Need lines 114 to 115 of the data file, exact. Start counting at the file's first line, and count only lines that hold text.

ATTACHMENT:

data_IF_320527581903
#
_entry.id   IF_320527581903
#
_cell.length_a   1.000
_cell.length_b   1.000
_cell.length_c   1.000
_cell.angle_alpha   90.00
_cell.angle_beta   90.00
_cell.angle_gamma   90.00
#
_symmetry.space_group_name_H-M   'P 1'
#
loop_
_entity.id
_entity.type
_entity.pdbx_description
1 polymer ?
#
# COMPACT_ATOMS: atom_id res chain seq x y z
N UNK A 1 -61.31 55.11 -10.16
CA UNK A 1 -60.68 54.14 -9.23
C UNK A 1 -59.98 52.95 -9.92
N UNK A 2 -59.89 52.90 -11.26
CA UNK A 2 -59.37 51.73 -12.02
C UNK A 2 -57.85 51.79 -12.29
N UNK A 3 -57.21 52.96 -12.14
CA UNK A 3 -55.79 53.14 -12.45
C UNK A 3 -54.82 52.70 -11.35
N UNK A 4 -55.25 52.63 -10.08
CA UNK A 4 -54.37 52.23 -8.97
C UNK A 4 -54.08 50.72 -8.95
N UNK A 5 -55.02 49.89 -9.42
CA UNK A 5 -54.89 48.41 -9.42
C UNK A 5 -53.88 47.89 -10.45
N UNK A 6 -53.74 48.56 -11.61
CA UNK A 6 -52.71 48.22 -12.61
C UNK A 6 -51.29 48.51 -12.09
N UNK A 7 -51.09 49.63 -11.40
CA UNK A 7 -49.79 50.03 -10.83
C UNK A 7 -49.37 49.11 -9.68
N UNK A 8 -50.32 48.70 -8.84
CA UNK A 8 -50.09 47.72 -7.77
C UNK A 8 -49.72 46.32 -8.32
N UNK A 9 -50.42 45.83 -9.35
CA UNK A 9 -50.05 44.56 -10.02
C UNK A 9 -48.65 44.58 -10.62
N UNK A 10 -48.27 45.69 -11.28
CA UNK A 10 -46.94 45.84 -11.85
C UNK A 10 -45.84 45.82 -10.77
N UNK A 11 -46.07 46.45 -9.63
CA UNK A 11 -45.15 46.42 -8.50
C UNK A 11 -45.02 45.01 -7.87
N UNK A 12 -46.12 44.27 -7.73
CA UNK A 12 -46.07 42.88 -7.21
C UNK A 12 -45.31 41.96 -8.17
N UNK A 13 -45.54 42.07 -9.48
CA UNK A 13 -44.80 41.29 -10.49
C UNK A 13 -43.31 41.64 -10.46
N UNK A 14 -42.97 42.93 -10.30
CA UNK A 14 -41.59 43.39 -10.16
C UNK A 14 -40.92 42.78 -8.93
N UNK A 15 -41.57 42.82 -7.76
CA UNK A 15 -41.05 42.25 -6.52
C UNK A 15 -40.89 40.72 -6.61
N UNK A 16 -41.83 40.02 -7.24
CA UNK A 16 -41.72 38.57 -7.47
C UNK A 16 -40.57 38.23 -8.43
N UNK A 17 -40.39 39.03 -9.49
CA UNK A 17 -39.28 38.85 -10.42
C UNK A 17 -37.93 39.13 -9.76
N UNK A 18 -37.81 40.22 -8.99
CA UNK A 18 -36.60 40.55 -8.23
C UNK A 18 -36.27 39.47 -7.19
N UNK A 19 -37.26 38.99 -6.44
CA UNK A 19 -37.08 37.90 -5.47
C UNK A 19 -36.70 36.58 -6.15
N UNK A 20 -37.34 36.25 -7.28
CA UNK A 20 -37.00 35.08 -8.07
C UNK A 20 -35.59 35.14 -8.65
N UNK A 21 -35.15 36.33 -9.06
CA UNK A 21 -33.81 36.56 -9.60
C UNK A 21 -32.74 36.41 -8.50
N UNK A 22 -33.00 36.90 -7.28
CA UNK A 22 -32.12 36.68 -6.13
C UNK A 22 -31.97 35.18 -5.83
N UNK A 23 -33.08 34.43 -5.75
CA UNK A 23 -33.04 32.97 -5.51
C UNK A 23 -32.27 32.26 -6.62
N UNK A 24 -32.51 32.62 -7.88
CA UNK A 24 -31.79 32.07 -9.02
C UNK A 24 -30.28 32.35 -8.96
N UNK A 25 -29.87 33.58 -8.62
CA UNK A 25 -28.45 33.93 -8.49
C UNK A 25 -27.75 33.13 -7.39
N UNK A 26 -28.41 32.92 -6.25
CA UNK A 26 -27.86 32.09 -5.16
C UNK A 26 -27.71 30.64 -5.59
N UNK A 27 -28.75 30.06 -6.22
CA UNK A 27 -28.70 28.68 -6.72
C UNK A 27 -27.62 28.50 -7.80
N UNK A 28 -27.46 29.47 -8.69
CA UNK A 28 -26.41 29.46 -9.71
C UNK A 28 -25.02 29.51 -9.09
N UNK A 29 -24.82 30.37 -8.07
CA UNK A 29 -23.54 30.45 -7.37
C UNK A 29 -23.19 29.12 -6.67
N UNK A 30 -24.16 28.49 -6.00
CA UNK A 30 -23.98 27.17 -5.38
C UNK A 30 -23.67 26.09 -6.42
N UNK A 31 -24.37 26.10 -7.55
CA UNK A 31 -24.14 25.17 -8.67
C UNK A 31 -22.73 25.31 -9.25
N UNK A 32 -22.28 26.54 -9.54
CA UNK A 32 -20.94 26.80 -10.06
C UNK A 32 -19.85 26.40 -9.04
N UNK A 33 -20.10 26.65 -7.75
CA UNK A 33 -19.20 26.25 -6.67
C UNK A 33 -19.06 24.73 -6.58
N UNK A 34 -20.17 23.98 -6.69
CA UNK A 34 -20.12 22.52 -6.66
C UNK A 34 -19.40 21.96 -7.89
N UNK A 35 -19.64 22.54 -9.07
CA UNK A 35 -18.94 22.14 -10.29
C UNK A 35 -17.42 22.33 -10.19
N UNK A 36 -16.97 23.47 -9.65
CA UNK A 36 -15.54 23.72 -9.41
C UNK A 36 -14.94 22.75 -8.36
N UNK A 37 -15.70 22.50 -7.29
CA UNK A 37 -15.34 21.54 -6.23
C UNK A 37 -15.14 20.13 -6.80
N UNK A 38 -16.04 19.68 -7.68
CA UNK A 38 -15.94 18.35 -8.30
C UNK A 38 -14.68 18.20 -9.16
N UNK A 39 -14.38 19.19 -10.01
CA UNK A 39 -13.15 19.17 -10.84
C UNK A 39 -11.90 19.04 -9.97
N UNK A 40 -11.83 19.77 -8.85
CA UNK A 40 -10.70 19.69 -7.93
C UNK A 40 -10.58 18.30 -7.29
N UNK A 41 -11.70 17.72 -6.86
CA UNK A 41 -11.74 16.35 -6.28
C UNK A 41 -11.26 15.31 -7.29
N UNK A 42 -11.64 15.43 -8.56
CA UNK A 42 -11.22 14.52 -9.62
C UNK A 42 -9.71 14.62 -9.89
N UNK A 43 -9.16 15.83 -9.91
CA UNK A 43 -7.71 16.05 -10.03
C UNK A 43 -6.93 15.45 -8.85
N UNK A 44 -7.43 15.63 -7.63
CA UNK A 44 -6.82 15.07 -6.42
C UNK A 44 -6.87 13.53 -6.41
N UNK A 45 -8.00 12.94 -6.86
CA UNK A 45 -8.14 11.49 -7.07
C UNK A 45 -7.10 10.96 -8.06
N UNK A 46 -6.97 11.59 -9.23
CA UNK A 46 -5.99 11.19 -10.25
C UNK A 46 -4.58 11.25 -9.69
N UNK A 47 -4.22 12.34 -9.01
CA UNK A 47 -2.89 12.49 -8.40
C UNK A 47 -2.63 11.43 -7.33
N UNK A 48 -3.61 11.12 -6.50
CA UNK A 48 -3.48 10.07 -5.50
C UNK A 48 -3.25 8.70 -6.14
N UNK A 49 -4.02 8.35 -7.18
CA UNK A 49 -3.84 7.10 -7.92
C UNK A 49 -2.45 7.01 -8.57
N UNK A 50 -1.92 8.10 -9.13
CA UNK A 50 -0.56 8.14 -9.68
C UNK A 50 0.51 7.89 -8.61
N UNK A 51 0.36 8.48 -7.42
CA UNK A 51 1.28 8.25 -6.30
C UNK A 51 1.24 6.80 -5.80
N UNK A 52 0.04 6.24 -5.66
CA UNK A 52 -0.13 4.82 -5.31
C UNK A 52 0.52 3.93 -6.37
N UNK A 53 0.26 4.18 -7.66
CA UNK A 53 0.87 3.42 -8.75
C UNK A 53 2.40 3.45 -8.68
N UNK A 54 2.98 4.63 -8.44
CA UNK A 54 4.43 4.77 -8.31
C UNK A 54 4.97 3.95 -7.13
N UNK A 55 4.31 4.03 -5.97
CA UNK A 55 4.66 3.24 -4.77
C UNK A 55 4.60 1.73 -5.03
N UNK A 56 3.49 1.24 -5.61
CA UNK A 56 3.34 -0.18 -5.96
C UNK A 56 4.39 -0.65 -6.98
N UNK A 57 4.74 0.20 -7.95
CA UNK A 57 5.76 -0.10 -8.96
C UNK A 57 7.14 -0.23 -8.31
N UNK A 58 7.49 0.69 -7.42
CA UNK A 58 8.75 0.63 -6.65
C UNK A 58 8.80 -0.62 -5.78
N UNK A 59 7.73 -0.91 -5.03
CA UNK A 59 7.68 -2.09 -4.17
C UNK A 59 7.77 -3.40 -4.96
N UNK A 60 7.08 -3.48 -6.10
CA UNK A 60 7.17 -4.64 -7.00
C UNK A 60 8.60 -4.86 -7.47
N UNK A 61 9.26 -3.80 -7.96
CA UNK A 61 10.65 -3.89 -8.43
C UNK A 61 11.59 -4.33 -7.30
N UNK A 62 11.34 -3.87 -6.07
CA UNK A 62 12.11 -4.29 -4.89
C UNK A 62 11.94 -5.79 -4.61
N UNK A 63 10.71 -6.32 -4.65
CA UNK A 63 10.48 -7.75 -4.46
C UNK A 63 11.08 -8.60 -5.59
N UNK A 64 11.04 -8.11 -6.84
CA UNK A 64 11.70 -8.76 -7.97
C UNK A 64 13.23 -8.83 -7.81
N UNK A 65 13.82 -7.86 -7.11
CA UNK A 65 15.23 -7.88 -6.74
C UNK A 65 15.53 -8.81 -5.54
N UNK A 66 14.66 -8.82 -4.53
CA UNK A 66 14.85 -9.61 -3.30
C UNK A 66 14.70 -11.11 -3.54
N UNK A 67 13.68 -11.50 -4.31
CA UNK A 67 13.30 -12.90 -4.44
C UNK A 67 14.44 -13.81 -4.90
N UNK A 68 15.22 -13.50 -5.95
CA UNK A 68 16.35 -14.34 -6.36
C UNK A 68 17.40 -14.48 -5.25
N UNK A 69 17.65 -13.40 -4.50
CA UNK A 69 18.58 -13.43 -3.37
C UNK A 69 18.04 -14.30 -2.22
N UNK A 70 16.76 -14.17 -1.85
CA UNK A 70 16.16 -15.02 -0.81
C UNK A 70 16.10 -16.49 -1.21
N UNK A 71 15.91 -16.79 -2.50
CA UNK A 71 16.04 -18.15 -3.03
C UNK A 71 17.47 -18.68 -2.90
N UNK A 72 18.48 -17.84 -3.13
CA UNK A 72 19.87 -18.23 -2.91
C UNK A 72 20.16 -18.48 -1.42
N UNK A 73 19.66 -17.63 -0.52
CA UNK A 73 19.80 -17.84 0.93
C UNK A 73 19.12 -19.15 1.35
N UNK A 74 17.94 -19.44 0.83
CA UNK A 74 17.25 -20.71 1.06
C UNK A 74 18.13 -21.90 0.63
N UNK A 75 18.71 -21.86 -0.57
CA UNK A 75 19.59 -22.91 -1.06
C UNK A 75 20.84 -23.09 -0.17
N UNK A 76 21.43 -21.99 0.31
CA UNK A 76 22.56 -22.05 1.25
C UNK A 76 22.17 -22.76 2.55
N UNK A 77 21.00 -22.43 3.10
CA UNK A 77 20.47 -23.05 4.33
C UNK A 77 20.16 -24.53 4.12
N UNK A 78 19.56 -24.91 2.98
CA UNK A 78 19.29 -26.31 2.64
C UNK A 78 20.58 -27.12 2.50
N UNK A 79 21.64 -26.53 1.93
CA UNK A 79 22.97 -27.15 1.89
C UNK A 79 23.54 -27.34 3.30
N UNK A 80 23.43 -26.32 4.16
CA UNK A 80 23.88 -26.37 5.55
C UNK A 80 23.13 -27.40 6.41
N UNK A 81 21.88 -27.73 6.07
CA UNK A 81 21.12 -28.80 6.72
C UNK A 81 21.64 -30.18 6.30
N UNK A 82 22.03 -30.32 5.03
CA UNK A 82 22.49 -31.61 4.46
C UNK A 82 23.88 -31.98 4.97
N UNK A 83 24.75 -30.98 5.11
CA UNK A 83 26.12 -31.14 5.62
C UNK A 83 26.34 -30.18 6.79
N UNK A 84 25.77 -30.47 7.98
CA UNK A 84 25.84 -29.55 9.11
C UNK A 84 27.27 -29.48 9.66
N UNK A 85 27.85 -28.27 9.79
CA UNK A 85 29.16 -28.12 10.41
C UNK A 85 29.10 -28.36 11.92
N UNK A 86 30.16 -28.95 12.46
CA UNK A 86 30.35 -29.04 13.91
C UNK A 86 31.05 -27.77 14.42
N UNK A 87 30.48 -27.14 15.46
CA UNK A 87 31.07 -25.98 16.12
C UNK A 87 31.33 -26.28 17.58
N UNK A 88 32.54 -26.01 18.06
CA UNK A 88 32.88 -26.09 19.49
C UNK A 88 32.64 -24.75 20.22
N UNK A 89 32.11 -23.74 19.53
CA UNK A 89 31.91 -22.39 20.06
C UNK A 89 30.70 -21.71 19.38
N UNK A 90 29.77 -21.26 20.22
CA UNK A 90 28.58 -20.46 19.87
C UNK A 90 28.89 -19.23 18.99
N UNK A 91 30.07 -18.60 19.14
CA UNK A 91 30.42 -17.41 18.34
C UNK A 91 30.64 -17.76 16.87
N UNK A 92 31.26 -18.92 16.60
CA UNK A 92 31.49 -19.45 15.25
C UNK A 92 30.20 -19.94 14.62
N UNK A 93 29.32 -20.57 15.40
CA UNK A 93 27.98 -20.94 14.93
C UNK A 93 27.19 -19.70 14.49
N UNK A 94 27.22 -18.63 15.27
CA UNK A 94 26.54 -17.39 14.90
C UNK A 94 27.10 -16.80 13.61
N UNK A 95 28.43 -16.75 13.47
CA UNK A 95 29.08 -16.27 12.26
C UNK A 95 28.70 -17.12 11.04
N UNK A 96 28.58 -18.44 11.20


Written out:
N UNK A 32 -22.28 26.54 -9.54
CA UNK A 32 -20.94 26.80 -10.06